The first thing I would do is yell down to my belayer to put a knot in the end of the rope. You could also try to evaluate the situation and try to figure out what happened. Is it a route that requires a 70 meter rope, and you just didn't realize that? Is it possible that you passed by a belay and didn't see it? Next you could look around for options, such ...


6

In theory maybe, in practice no. UV damage is a bigger threat to ropes. Climbers repeatedly tie knots (which temporarily reduce the strength of a rope) into the ends of a rope. Then they proceed to fall on that rope with often high amounts of force repeatedly. Their ropes don't break due to the strain and repeated knots. Sailors will sail with nylon ropes ...


6

A single strand of 550 paracord will hold body weight, so when you say, "load bearing" are you implying more than body weight? If not, then I think it's a non-issue, especially if you're weaving or knitting verses knotting; knots significantly decrease the breaking strength of ropes and cord, bending: not as much. Paracord will be more than suitable for ...


5

For the most part they are identical, the only identifiable difference is that military spec tube webbing has a ribbed weave, while climbing spec has a smooth weave. Having a smooth weave obviously makes tube webbing better for tying and most importantly, untying knots; it also makes it a lot easier to pull through your carabiners, especially when stacked. ...


5

A climbing rope, as in sport-climbing, is also known as a dynamic rope - it stretches when you fall. If you use polypropylene strips and fall 5 metres, even if they are strong enough not to break, the same force acts on your body as if you fell 5 metres onto solid ground. If this weren't a problem, climbers would all be using steel cable which is stronger ...


5

Static rope may not be that much more expensive than equivalent tape and is certainly a lot more versatile. In particular rope gives you a lot more options for reliable knots which are also be familiar from climbing rope use. Many people consider any knot in tape to be a bit suspect. The range of knots may come into play when rigging more complex anchors ...


5

In addition to the other answer I'd like to add that ropes are way safer than webbing in a scenarion where it actually comes in contact with rock. This is the case in top rope anchors when you have to tie the rope back over the edge of a cliff. Ropes are designed with a protective layer (mantle) and a load bearing inner part, also when moving, they only ...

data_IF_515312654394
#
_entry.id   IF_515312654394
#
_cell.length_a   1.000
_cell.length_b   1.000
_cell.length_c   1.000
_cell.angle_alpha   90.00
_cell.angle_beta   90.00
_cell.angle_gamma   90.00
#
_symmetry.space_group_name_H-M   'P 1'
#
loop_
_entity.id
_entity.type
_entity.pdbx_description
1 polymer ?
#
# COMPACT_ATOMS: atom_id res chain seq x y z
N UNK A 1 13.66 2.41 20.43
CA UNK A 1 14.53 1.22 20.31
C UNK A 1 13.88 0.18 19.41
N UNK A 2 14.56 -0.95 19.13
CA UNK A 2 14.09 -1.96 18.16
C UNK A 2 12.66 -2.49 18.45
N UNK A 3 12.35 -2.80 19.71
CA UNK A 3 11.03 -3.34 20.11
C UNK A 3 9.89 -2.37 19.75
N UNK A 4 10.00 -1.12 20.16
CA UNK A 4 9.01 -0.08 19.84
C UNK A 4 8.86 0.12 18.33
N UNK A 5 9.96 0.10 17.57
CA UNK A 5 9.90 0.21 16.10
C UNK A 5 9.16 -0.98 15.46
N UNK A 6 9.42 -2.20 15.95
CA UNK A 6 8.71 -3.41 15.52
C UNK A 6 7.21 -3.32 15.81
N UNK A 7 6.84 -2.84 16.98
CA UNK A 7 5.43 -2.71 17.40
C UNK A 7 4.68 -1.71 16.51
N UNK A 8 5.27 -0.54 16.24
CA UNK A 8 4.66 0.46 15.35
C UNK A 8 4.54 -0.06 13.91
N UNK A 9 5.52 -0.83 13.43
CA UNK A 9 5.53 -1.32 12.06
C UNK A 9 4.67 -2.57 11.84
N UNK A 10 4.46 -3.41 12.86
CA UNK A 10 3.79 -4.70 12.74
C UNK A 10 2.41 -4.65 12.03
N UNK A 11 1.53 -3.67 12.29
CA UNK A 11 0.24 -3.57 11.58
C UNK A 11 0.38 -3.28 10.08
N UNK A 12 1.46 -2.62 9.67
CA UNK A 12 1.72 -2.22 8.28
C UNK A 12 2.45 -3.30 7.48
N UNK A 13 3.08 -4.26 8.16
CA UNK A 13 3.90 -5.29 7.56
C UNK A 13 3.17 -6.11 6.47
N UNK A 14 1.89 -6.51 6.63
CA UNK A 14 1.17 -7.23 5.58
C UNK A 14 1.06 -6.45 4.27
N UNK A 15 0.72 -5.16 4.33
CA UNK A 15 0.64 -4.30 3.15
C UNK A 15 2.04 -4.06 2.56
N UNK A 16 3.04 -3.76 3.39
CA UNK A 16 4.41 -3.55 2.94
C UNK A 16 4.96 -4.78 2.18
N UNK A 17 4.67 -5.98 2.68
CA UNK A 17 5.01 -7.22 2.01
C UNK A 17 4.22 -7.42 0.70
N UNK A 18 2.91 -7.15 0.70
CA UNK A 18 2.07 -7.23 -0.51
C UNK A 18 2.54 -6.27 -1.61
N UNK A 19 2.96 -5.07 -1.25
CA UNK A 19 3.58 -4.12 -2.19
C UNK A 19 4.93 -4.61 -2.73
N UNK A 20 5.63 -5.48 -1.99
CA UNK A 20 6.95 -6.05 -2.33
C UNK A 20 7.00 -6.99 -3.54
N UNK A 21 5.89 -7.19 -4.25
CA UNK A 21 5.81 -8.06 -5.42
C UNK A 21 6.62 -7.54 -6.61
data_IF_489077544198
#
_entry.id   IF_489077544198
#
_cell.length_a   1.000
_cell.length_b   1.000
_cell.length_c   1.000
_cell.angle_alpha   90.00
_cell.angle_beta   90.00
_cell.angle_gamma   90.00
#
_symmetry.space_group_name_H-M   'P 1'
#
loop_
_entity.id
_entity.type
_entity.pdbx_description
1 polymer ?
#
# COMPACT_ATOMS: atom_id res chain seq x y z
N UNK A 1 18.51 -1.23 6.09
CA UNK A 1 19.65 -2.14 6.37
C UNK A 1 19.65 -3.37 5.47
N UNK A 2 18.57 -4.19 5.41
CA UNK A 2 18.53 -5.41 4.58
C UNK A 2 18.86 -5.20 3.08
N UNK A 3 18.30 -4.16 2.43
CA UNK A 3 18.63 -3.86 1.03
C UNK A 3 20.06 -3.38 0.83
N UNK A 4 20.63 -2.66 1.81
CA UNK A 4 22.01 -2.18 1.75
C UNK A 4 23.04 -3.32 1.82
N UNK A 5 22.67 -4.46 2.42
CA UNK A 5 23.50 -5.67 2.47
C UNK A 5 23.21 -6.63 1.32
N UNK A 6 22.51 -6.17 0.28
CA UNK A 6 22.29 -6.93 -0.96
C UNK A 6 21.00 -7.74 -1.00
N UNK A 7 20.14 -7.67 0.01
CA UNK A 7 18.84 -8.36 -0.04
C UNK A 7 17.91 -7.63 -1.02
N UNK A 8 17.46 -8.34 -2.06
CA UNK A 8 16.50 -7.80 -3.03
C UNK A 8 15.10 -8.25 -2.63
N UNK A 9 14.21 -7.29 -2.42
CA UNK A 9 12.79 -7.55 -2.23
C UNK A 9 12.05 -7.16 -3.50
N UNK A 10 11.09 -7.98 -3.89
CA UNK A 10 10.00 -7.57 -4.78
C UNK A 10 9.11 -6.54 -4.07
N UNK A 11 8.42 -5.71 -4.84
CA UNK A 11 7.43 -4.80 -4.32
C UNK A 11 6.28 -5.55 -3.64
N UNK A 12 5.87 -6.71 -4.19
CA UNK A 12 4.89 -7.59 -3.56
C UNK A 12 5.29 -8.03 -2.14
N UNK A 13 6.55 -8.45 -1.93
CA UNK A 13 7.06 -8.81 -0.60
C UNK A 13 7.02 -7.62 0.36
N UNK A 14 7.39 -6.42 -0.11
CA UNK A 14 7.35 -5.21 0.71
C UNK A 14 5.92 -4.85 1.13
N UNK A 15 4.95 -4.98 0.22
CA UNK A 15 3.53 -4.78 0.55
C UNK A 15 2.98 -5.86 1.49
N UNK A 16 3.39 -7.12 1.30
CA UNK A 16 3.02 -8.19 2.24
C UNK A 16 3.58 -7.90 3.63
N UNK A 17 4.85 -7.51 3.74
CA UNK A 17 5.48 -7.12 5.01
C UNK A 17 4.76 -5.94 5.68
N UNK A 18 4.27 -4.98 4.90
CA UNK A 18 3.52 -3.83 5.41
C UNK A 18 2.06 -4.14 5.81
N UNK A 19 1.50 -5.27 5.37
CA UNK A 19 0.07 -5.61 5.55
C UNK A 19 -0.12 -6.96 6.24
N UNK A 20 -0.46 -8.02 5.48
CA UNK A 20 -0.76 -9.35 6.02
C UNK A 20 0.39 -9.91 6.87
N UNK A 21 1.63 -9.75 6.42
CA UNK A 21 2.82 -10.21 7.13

5

I would go with either a barrel hitch or a barrel sling depending on the exact purpose. With the added constraint that the rope can only go around the object once the the "magic" needs to be in the knot/hitch, I think a trucker's hitch is probably best (but not very good). It will let you get a tight fit. The holding power will depend on the stiffness and ...


4

Based on the picture the OP presents, the yellow prusik cord weave has each pair of threads (likely not the correct term) passing over 3 or 4 threads rather than two. This doubling of length and corresponding reduction of crossing points seems likely to make the cord more flexible than the orange cord, a feature that will assist in making the tight wraps of ...


4

An alternative to @BenCrowell's answer would be to rappel like you would on a multi-pitch route. You will be rappelling on single bolts, so you should know how to judge their quality: (Tell the belayer to put a knot into the end of the rope, if not done yet.) Rappel down from the next bolt until you reach a lower one where the rope would be long enough. ...


4

Coming from a climbing background, I would propose the following: Tie the cord/rope into a loop, for example using the One-sided overhand bend or the double fisherman's knot Secure it around the pole using a Prusik knot. Note that the english wikipedia entry is only about climbing; the german version also mentions that this friction knot can be used e.g. ...


4

Yes there is. Soak the rope, then hang one end of the rope from a high point, and put a plumb bob on the other end. A plumb bob is just a fancy weight, you can use anything with some weight to pull the rope straight. Let the rope hang until it's dry. It will be mostly straight at that point, but it will never be perfect.


4

The thing that immediately jumps to mind for this is a retractable washing line, which should have enough length for what you want. However, they are relatively heavy and aren't exactly thin twine. Another option may be a automatic fishing real. However, its probably not long enough for what you want.


4

In addition to @ShemSeger's answer, there exists another minor difference that is also visible in his images: On the red webbing, there are three white threads. Each of these threads stands for 5kN of strength. All climbing webbing that I know has this kind of marking, though often in a different color. At first glance, this might seen to conflict with the ...


4

Two answers: If you are climbing toprope, then you connect the rope via locking carabiner to your belay loop. You do not have to expect high forces. If you are leading you should tie the rope directly to the tie in loops. When falling in a lead you have to expect much higher forces than when toproping. They can relatively easily exceed the crossloading ...